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6 February 2017 Editorial



Targeting old scourges

The reference in the Union Budget to new elimination targets for some major communicable diseases barely hints at the enormous burden carried by millions in India with tuberculosis, kala-azar (leishmaniasis), filariasis, leprosy and measles. It would appear incongruous that an emerging economy with no timetable for universal health coverage and a lack of political will to loosen its purse strings for higher government expenditure has set ambitious deadlines to rid itself of deadly scourges. Last year it was revealed that India has a higher burden of new patients with TB than estimated earlier — 2.8 million in 2015 compared to 2.2 million in the previous year, a quarter of the world’s cases. Having set concrete goals, the Centre must now demonstrate its seriousness by moving away from the flawed policies of the past. The promise of a well-funded five-year scheme to meet the TB challenge beginning in 2017 is welcome, although steady progress towards the new elimination deadline of 2025 will also depend on improved capabilities in the health system to meet the daily drugs requirement and a feeling of ownership at the State level. The World Health Organisation has been pointing to the lack of integration of private practitioners with the national mission on tuberculosis for guaranteed access to drugs, and lack of continuous monitoring of such patients.

India’s campaign on leprosy is in reality a ‘post-elimination’ struggle resulting from complacency, since it announced at the end of 2005 that it had eliminated it as a public health problem, based on a rate of less than one person in 10,000 having it. Such self-congratulatory moments weakened both policy focus and funding in some pockets in eastern India, where it exceeded the accepted prevalence rate. Health Minister J.P. Nadda’s admission in the Rajya Sabha that there were 1,02,178 leprosy cases on record as of September 2016, and districts of ‘high endemism’, shows the battle was never truly won. Detecting new cases early and preventing them from progressing to disability-inducing grade two level is crucial, although complete removal by 2018 as envisaged in the Budget may prove difficult. Rehabilitation of patients is also a weak spot. Kala-azar, though underreported and mainly confined to Bihar and Jharkhand, is a promising candidate for elimination in the current year, since the few thousand cases are caused by a protozoal parasite with no animal reservoir; control of the vector, the sand fly, holds the key. If good medical protocol is pursued, pockets of filariasis in many States can be removed. Rehabilitation programmes for these diseases require more resources and policy support.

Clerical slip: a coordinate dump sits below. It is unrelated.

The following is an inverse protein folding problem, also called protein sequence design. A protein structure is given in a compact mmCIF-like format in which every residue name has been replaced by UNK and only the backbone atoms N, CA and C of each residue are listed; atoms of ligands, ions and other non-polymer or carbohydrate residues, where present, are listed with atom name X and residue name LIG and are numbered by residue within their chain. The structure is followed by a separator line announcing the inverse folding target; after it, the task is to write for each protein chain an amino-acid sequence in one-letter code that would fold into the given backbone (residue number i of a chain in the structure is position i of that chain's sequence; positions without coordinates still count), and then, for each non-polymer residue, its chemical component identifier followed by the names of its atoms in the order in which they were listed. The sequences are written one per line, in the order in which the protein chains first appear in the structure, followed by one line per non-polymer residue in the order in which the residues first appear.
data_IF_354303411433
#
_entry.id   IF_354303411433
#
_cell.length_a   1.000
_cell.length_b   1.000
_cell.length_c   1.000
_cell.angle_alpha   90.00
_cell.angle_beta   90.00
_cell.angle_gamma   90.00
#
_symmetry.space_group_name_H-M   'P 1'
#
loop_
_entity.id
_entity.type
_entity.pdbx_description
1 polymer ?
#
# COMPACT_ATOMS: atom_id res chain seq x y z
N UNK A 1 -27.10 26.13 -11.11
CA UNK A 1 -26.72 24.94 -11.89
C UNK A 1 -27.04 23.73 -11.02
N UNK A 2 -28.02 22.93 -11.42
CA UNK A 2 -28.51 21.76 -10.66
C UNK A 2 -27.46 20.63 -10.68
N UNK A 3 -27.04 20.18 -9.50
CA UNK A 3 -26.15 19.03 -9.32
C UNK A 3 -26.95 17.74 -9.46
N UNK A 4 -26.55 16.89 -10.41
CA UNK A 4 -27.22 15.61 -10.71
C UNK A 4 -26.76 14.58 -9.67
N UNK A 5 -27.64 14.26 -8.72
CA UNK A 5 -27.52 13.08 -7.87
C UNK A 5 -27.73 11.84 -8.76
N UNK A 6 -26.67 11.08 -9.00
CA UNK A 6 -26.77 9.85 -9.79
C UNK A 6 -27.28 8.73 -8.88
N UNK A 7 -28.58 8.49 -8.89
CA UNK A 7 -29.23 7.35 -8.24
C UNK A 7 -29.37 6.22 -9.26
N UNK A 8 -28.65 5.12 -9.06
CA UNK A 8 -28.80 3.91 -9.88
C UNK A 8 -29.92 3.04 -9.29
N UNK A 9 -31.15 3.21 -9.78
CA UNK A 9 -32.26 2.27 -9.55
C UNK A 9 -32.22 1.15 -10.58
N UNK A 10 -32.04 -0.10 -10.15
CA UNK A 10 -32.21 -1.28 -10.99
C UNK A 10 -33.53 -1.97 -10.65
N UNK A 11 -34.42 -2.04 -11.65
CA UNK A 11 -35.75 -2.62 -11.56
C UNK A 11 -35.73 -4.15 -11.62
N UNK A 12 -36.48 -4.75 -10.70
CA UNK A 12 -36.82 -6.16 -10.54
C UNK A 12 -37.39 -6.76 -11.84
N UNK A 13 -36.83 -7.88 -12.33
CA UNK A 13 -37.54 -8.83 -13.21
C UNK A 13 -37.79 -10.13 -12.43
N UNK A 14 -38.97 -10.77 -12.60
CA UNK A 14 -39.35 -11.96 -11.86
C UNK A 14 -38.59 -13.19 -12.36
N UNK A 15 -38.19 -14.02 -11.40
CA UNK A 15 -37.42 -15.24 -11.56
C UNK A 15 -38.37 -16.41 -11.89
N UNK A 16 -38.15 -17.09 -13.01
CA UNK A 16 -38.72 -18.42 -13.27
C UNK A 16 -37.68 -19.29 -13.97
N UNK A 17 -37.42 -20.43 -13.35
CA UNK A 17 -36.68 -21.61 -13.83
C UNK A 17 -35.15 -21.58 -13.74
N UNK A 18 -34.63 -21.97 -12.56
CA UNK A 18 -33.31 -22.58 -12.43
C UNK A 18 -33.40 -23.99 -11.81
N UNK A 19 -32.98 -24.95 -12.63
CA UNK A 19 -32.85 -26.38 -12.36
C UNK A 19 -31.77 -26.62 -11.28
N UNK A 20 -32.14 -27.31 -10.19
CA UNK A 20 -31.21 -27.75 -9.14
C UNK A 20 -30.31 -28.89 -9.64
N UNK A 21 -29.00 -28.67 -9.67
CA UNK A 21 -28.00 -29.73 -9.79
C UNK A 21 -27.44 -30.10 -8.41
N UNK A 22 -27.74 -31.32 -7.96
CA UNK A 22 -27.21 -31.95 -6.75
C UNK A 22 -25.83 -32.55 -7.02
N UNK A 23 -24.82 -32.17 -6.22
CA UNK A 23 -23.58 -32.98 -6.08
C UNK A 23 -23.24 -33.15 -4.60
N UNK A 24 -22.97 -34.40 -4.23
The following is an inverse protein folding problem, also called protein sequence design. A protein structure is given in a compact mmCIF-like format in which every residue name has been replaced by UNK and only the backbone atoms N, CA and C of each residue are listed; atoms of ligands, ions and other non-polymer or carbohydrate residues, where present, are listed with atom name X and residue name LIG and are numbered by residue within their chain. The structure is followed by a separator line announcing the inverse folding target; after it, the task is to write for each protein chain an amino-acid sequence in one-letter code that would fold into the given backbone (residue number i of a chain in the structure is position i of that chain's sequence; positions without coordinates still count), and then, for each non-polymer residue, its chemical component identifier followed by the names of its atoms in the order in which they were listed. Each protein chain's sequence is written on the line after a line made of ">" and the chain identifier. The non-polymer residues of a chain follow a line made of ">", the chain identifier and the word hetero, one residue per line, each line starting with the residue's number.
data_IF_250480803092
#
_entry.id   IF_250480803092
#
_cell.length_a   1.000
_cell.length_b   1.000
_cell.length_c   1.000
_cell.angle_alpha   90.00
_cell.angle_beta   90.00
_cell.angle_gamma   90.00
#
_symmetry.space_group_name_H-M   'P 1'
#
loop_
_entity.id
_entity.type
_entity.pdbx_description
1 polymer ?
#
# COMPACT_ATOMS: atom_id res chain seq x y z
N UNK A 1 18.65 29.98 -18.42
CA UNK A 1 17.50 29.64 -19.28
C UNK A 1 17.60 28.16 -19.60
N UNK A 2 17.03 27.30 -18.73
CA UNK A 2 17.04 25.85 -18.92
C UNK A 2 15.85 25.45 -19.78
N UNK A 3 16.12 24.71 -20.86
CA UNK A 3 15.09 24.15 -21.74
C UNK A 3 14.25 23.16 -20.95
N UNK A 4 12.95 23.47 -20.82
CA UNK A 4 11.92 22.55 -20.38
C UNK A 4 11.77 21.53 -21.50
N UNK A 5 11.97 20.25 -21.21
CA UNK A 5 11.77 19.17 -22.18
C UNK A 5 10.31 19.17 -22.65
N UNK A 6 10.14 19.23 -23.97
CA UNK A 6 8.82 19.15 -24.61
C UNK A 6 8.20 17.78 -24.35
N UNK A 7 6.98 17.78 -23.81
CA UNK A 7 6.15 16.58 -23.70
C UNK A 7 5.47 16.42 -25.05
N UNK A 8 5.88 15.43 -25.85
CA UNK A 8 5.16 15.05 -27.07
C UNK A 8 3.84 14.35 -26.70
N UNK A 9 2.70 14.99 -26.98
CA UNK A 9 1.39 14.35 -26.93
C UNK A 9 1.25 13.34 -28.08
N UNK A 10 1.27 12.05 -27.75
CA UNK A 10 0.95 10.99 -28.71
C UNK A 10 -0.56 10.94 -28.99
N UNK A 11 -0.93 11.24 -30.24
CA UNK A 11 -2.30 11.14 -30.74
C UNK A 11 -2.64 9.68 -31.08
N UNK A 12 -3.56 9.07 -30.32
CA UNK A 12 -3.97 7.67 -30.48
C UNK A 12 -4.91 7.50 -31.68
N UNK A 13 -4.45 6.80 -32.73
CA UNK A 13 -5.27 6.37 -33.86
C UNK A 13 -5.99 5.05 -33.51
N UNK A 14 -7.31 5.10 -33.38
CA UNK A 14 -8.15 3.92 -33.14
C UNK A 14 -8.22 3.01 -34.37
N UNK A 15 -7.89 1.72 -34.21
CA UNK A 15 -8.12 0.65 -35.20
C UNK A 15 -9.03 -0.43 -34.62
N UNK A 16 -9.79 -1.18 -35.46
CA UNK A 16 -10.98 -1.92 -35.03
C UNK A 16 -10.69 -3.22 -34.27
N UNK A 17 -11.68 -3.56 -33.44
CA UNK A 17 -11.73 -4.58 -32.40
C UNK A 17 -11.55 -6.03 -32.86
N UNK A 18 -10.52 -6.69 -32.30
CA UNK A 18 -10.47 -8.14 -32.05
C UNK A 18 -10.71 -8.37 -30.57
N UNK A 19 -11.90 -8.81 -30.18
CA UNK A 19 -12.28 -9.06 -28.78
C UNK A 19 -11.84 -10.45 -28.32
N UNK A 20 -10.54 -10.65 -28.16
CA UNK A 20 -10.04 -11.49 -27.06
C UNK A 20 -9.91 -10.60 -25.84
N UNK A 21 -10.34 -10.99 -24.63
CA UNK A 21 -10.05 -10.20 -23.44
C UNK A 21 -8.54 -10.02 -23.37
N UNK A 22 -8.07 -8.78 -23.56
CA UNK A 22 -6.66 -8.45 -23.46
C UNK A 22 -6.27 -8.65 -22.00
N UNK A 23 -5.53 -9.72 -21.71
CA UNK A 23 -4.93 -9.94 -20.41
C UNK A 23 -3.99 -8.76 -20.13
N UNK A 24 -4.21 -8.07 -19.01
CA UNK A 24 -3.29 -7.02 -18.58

Road to the Élysée Palace (NOT IMP FOR UPSC)

The presidential race in France may be gaining momentum, but clarity it is not. Centre-right Les Républicains candidate François Fillon, until recently seen to be the most likely to win the race, is engulfed by allegations of payments made to his wife, Penelope Fillon, and their children for official work they may not have done. What looked like a passing storm now looks like a weather pattern that could linger. In a rival camp to the left, Benoit Hamon’s recent victory in the French Socialist Party’s presidential primaries indicates voters are disenchanted with the ideological drift and absence of acuity in the ruling party’s policies. His comfortable victory over the centre-left rival, former Prime Minister Manuel Valls, represents a shift leftward for the Socialists, back to their ideological roots, stemming a drift towards the centre seen not just in their party but also in the Republicans. With the business-friendly Mr. Valls out of the race, Mr. Hamon faces the prospect of losing his opponent’s supporters to former Economy Minister Emmanuel Macron, a 39-year-old independent centrist who is a better ideological fit for many centre-left Socialists than is Mr. Hamon. Following the election, rifts in the party have become more open, with some senior leaders saying they cannot support Mr. Hamon and others asking him to adopt policies that would appeal to a broader spectrum of voters. Among Mr. Hamon’s policies are a universal basic income of about €750 a month, further cuts in the 35-hour work week, and a plan to legalise marijuana. Not all these are palatable to Socialists to Mr. Hamon’s right.

A poll last week placed nativist Marine Le Pen of the far-right National Front in the lead for round one of the presidential race, with Mr. Fillon and Mr. Macron neck-and-neck behind him. The Socialists were expected to come in fourth. This did not last, however. Growing dissatisfaction with Mr. Fillon’s response to ‘Penelopegate’ has altered the results significantly; one poll showed that over 60% of respondents want Mr. Fillon to step down. The party is considering finding a replacement candidate. This has bolstered the chances of Mr. Macron and Ms. Le Pen, a candidate who has benefited from the anti-European Union, anti-migrant, populist wave washing over Europe and across the Atlantic. She is still unlikely to win the second round of the race since her opponent will attract the mainstream vote. This is a good thing as the National Front coming to power would further unravel Europe and be a destabilising force in a world much in need of tolerance and stability. For the moment the Élysée Palace appears well within sight for Mr. Macron.

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